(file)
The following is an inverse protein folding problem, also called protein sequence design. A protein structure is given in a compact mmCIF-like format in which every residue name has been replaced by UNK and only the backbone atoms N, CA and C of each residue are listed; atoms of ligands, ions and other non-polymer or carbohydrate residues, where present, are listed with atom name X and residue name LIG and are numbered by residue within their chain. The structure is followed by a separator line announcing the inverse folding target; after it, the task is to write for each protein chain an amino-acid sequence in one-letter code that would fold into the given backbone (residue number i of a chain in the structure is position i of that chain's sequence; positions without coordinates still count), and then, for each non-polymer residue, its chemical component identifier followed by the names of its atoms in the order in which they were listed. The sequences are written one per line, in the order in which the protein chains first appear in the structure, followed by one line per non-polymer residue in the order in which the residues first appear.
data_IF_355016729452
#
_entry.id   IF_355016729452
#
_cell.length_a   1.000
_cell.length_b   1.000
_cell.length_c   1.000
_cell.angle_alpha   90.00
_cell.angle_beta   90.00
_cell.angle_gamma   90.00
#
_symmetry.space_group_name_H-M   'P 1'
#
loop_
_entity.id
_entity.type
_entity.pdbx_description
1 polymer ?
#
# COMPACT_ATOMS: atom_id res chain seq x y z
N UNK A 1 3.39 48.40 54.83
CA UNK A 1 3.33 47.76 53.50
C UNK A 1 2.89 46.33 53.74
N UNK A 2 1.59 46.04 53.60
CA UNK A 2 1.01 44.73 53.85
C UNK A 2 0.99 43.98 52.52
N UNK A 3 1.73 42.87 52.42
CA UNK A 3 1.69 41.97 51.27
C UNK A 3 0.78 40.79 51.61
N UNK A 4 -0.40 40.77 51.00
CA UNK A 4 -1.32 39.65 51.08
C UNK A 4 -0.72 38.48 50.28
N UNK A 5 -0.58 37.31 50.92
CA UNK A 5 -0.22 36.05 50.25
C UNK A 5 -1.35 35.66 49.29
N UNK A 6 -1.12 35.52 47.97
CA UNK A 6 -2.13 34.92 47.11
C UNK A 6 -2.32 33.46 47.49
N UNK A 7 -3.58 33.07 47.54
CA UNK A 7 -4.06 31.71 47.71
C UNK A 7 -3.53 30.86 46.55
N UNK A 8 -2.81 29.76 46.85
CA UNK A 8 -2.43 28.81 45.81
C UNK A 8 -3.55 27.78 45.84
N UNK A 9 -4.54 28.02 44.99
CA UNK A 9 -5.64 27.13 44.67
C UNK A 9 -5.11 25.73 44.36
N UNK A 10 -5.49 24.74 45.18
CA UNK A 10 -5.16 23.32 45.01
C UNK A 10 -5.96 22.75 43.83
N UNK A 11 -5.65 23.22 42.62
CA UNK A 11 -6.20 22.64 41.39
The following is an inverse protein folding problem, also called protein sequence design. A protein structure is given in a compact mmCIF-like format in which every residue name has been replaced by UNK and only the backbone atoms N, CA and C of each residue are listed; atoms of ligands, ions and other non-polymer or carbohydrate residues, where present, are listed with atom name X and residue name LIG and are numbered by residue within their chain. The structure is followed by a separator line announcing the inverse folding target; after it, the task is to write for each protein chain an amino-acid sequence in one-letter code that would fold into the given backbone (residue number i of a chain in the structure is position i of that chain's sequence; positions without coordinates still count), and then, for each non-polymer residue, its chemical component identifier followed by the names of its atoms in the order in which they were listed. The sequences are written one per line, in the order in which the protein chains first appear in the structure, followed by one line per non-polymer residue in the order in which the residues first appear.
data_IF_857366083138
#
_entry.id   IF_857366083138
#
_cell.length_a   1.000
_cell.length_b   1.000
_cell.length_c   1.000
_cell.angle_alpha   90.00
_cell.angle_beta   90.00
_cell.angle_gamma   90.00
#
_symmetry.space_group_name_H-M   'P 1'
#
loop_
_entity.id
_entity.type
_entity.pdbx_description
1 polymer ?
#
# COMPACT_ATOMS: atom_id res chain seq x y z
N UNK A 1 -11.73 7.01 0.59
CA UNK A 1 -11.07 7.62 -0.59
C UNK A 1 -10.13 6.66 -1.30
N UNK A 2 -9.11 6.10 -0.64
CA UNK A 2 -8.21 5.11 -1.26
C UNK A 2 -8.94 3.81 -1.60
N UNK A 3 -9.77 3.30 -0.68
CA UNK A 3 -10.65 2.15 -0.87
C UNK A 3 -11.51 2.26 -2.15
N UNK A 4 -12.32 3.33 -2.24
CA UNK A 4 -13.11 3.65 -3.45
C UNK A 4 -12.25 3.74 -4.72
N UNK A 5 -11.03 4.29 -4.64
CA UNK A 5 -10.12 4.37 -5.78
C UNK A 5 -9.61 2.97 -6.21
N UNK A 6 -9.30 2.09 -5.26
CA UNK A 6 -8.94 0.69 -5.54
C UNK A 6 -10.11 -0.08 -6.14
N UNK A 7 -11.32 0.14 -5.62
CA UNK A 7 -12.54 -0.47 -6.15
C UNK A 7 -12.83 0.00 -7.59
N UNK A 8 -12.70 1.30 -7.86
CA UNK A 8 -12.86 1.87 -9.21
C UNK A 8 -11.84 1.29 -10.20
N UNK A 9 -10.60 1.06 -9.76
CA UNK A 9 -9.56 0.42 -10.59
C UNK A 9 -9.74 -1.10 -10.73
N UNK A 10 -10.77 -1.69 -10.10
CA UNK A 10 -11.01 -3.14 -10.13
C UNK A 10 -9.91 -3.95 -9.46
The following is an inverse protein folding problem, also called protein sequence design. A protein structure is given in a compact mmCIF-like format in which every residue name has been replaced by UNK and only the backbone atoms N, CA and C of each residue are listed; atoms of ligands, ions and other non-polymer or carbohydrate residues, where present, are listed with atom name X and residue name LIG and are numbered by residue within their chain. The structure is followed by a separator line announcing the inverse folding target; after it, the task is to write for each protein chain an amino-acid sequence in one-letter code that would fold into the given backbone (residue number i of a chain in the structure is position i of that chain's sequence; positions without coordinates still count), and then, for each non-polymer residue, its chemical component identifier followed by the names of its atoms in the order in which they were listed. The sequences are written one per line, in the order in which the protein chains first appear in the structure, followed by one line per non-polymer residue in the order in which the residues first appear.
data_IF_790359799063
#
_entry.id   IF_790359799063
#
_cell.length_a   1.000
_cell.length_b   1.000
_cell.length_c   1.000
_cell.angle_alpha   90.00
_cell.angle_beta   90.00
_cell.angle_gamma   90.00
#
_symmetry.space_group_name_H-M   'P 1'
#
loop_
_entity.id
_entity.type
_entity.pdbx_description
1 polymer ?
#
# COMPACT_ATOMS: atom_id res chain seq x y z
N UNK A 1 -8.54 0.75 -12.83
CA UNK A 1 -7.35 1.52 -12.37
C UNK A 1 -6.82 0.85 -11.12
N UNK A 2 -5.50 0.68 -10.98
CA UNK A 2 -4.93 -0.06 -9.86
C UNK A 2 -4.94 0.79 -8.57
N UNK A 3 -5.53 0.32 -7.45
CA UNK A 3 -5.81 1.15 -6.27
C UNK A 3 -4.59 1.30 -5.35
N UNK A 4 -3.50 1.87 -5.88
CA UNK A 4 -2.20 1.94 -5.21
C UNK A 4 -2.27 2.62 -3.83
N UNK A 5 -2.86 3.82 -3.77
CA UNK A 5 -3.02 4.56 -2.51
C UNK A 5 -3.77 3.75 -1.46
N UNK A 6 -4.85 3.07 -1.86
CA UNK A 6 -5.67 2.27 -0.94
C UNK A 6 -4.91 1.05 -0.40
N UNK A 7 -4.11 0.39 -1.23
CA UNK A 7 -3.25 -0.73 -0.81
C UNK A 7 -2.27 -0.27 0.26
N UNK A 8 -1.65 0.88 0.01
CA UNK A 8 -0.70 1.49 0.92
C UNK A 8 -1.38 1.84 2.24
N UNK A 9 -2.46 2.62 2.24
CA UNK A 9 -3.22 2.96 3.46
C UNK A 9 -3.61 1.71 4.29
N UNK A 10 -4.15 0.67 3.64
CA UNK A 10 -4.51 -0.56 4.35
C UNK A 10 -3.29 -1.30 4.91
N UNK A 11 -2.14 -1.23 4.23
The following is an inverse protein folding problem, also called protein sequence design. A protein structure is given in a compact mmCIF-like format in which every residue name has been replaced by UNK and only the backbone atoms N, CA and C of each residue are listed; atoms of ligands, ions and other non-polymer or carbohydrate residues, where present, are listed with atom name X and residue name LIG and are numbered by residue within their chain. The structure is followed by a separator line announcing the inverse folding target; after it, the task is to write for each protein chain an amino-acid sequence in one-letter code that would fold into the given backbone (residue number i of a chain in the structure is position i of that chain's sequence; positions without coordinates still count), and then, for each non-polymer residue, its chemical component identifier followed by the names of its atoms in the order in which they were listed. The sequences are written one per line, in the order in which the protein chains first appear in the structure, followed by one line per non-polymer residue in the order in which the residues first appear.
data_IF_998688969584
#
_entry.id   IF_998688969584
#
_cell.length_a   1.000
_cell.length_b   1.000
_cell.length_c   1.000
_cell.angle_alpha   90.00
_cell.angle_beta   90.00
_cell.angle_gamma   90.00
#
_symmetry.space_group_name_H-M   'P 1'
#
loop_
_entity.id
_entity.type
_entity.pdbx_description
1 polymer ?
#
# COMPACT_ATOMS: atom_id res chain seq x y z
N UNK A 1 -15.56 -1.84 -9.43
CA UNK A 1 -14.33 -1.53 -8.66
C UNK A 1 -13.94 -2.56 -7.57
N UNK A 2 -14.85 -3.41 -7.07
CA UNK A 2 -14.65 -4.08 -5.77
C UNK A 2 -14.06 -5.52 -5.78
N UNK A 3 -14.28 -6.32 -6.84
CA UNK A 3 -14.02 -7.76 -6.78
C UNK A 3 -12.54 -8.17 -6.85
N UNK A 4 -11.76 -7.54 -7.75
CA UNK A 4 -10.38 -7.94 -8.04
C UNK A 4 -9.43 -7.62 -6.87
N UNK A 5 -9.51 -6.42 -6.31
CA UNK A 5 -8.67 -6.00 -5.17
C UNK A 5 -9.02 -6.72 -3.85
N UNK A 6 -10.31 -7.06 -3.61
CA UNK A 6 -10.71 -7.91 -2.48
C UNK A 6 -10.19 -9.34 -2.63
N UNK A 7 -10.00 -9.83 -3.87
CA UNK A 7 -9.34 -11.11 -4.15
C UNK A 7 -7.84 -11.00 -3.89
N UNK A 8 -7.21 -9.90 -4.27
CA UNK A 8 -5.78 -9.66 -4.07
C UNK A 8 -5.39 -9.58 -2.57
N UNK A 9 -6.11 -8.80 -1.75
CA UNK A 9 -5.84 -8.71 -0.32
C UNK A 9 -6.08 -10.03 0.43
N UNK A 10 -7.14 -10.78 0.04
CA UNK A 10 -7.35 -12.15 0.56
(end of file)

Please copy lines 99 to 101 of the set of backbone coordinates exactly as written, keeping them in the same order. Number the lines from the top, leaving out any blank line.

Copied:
N UNK A 9 -10.60 1.06 -9.76
CA UNK A 9 -9.56 0.42 -10.59
C UNK A 9 -9.74 -1.10 -10.73